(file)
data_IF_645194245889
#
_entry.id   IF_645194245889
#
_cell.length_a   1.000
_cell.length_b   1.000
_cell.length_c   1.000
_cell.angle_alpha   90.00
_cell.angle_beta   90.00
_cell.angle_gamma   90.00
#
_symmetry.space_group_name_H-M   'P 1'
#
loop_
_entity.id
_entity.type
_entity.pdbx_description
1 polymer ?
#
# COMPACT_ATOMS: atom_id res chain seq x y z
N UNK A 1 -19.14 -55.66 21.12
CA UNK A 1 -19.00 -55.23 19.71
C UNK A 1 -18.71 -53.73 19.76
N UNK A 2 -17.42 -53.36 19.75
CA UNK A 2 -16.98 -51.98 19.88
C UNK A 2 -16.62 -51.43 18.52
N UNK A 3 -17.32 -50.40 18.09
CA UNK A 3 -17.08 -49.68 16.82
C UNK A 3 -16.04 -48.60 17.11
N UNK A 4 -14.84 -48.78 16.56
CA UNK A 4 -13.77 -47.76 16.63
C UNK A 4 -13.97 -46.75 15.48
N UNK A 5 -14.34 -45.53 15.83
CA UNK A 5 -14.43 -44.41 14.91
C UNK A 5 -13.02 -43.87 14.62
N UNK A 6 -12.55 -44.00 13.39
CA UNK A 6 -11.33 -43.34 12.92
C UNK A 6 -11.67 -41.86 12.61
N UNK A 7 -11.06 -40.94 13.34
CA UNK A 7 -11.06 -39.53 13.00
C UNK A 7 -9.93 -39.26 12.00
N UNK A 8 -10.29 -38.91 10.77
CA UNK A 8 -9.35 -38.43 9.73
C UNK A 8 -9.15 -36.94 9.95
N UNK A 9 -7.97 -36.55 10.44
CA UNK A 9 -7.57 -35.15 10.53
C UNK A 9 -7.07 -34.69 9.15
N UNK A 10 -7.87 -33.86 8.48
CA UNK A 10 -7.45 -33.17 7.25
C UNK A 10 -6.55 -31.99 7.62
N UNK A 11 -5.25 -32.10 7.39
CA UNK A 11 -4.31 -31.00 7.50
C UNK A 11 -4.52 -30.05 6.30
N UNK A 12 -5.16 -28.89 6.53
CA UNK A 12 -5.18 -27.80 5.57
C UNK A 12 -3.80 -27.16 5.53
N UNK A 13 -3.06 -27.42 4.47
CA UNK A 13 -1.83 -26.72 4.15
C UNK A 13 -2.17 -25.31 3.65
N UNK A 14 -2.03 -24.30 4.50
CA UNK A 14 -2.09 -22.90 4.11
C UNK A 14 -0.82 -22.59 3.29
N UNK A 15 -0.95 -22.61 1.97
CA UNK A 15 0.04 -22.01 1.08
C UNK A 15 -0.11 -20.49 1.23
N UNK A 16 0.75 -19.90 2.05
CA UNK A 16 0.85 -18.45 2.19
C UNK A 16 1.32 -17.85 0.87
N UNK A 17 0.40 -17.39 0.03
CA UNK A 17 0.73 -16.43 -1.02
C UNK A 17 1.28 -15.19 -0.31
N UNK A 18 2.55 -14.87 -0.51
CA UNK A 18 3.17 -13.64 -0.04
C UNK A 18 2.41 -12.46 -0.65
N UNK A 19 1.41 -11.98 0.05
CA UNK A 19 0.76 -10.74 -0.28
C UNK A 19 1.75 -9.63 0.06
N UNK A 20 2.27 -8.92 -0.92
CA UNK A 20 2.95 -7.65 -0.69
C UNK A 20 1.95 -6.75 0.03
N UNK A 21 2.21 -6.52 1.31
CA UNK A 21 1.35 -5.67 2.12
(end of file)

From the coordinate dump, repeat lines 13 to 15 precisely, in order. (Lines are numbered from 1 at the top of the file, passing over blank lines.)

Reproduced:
#
loop_
_entity.id